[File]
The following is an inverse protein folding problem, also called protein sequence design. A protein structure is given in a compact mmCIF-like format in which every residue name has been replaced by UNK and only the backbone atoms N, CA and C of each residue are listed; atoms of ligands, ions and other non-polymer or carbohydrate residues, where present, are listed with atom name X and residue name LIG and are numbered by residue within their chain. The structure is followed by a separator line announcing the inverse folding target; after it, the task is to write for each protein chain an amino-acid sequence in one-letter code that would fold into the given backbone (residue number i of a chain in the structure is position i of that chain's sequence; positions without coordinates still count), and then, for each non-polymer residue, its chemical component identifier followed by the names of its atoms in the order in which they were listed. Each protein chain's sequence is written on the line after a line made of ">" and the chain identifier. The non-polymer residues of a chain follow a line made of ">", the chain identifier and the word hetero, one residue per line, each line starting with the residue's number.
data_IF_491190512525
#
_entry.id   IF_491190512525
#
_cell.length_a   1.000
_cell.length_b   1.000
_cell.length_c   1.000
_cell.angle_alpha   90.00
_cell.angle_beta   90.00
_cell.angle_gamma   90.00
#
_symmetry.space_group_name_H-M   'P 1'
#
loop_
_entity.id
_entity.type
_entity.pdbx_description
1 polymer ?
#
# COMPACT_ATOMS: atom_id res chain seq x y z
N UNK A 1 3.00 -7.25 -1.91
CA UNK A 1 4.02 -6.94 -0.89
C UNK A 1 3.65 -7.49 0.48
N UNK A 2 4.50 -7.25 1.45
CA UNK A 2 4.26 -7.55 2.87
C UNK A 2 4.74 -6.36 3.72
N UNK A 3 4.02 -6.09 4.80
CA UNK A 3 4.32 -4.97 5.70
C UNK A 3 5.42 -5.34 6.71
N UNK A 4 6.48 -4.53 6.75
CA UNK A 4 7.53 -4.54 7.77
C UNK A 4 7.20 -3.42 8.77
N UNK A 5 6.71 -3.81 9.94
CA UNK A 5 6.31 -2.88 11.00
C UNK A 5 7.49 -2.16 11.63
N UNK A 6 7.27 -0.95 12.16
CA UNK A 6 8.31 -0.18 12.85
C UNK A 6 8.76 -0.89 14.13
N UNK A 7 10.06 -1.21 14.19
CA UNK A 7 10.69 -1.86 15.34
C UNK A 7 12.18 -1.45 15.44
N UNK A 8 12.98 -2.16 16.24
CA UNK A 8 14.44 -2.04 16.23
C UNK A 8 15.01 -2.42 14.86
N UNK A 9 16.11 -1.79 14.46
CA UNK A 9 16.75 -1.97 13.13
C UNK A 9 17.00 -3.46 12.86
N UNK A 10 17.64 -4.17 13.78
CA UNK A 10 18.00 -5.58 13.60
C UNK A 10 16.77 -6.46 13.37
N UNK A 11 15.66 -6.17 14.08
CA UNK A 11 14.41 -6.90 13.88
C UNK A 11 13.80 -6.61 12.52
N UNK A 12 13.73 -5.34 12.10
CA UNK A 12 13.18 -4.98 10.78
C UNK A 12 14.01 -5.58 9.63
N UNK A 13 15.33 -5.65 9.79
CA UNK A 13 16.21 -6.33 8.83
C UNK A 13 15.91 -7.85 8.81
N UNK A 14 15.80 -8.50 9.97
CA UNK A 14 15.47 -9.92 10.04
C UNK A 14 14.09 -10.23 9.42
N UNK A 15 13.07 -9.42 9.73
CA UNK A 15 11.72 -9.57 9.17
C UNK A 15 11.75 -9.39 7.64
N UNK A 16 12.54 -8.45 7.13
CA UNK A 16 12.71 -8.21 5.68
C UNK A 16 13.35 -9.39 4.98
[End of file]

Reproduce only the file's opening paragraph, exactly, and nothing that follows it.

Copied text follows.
The following is an inverse protein folding problem, also called protein sequence design. A protein structure is given in a compact mmCIF-like format in which every residue name has been replaced by UNK and only the backbone atoms N, CA and C of each residue are listed; atoms of ligands, ions and other non-polymer or carbohydrate residues, where present, are listed with atom name X and residue name LIG and are numbered by residue within their chain. The structure is followed by a separator line announcing the inverse folding target; after it, the task is to write for each protein chain an amino-acid sequence in one-letter code that would fold into the given backbone (residue number i of a chain in the structure is position i of that chain's sequence; positions without coordinates still count), and then, for each non-polymer residue, its chemical component identifier followed by the names of its atoms in the order in which they were listed. Each protein chain's sequence is written on the line after a line made of ">" and the chain identifier. The non-polymer residues of a chain follow a line made of ">", the chain identifier and the word hetero, one residue per line, each line starting with the residue's number.